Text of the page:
Frisco Gilchrist is retired and living in Indianapolis now, but he has worked in refugee camps before, and he takes a decidedly global view of social problems. "My pet peeve is 'God Bless U.S.A.' signs," he says to a group of 10 people gathered on a recent Saturday morning in a meeting room at the Northwestside Robin Run retirement center. "So you can imagine how happy I was the other day when I drove up behind a car and saw a bumper sticker that said, 'God bless the whole world - no exceptions."
Bread for the World local coordinator Dave Miner
The room breaks into applause. Frisco goes on. "We need to remember that there is a real need and real hunger all over the world, and we can't just worry about ourselves."
The folks gathered at Robin Run do more than just remember the global poverty problem, they act to solve it. They are one of the Indianapolis-area Bread for the World groups that meet monthly to lobby lawmakers to address hunger-related issues in local communities and around the world.
While Frisco is speaking, local Bread for the World organizer Dave Miner, a volunteer whose day job is in management at Eli Lilly, hands out background material on current anti-hunger initiatives. The group settles into writing letters urging Sen. Richard Lugar to co-sponsor the Hunger-Free Communities Act. Later, Lugar decides he will sponsor the bill. Meanwhile, Miner reports on the Millennium Challenge Account and other global anti-poverty initiatives the group has been pushing for.
Bread for the World describes itself as a "Christian citizens movement" for ending hunger. It is a movement that does not let noble goals get in the way of no-nonsense political lobbying. "Our government is the most powerful in the world, and we are very fortunate to be citizens of this country," Miner says. "As Christians, we use our citizenship to be sure that the needs of the poor and hungry are heard in the halls of Congress along with those more rich and powerful."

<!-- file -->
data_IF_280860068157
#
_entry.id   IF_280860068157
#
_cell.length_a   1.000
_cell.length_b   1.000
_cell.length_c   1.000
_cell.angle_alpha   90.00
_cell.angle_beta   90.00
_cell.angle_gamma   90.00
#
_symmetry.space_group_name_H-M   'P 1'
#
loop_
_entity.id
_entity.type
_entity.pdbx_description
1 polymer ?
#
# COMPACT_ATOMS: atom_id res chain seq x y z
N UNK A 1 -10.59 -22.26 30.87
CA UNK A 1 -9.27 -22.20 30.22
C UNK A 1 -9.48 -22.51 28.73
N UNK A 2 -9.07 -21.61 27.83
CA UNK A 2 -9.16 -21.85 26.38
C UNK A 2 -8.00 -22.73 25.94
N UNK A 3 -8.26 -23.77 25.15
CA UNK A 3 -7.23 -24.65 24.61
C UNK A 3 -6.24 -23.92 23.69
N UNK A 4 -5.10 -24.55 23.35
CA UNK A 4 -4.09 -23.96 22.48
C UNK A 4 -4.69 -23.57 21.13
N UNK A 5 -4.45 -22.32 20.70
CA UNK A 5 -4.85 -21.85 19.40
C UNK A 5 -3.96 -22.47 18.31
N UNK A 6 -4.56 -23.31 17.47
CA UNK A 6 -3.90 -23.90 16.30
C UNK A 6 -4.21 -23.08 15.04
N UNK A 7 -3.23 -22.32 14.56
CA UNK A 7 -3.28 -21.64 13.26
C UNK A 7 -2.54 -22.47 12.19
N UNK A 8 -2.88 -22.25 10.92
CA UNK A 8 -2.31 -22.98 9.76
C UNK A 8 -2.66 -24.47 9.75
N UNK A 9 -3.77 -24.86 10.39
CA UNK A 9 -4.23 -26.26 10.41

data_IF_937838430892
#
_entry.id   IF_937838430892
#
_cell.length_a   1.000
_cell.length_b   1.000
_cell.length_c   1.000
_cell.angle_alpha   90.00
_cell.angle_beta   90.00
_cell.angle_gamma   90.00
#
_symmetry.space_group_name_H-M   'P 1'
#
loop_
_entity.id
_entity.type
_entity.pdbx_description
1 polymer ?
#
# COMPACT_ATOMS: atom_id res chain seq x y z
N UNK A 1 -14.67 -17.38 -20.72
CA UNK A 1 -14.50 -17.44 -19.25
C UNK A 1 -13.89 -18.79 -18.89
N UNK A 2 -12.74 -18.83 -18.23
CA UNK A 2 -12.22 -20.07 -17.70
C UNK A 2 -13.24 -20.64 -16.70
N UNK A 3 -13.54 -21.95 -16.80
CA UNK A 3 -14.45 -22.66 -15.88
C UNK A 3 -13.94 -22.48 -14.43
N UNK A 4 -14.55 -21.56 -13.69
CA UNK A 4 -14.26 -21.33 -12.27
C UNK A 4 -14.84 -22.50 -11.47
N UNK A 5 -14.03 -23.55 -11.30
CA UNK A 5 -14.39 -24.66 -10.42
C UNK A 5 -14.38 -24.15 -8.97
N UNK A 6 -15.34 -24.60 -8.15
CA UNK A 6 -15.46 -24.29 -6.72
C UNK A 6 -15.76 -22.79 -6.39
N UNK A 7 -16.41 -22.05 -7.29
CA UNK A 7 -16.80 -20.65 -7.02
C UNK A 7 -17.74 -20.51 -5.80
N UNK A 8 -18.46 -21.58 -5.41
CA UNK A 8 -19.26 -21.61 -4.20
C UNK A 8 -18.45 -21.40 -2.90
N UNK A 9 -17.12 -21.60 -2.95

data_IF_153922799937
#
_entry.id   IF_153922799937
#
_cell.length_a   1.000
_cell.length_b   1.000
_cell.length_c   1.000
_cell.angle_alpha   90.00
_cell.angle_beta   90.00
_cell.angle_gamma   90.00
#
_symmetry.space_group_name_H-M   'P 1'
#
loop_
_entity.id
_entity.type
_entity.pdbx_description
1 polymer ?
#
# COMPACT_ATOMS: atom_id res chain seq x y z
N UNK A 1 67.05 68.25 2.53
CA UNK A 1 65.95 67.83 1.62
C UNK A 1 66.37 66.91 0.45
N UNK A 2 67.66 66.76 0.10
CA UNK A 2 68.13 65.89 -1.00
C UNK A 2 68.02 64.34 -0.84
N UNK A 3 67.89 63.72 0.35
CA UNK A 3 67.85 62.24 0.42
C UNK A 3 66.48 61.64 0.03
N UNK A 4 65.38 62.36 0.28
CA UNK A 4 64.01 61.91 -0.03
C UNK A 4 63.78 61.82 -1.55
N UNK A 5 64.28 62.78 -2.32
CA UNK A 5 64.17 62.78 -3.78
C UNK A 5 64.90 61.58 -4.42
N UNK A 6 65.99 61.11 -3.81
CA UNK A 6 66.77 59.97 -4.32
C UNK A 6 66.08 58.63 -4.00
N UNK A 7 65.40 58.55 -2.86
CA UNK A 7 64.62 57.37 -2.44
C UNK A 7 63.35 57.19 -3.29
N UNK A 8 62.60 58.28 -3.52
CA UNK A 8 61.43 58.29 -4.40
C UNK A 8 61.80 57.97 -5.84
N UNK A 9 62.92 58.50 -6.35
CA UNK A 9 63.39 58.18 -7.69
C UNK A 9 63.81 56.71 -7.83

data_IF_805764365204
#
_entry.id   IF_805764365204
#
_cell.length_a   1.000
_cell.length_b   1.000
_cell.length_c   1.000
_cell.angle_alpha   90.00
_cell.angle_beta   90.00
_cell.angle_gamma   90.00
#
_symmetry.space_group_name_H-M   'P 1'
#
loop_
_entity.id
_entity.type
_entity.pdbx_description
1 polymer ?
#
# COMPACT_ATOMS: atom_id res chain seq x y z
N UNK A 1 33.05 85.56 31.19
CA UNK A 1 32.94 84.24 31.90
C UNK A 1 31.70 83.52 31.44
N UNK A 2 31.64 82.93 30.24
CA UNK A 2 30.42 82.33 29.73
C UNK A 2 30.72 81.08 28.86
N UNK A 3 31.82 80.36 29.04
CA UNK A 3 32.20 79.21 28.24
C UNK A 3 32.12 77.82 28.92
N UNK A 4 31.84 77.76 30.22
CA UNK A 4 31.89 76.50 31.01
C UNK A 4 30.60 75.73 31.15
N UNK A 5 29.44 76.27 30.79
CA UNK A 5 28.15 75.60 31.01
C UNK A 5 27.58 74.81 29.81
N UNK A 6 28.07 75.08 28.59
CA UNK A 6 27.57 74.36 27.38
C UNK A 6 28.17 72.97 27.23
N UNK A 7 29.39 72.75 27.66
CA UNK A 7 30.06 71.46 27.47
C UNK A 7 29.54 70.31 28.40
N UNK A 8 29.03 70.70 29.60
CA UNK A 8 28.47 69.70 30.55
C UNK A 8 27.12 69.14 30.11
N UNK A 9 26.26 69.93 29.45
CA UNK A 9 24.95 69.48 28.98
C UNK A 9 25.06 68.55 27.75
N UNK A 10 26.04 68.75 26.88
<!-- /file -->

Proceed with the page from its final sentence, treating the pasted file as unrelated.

Miner says that the Bread for the World activism is not in opposition to traditional anti-hunger charity help like food pantries, soup kitchens and foreign relief efforts. Instead, Bread's lobbying is a recognition that the scope of the problem demands a broader approach, too. So the organization leverages its 30 years of experience and 54,000 nationwide members, along with a coalition of other anti-hunger groups, to generate congressional and media attention for supporting the poorest of the poor.
"The government's programs can and should be complementary to volunteer efforts," Miner says. "Bread focuses on lobbying Congress and the president because the actions of our federal government are extremely important to hungry people. Were the government to stop supporting domestic food programs, for example, all of the churches in the land would not be able to make up for it.
"Or consider the success of food banks such as Gleaner's in providing emergency food. Where would they be without the tax breaks for donations that the government provides as incentives for corporations to give unwanted food to the banks?"
In Indianapolis, there are two active Bread for the World groups and two more fledgling efforts, one of which will meet in the evenings. A lunchtime group meets at the downtown Bazbeaux restaurant the first Wednesday of every month.
One recent lunchtime meeting included a realtor, a minister, two lawyers and a couple of retired teachers. Roger Howard, the realtor, pushes aside his lunch and starts writing his letter to Sen. Evan Bayh. "If he is going to run for president, I want him to think about hunger as a priority. It is a second-tier issue for most politicians," Howard says.
Reflecting Bread for the World's twin characteristics of idealism and political pragmatism, Howard takes pen to paper and links the anti-hunger effort to the better-funded quest by the Bush Administration to export U.S.-style government to the poorer areas of the world. "We talk a lot about building democracies abroad," Howard says. "But if people are having difficulty putting food on the table, they are not going to be able to organize that way."
For more information about Bread for the World, check www.bread.org or contact Dave Miner at firstname.lastname@example.org or 317-876-1967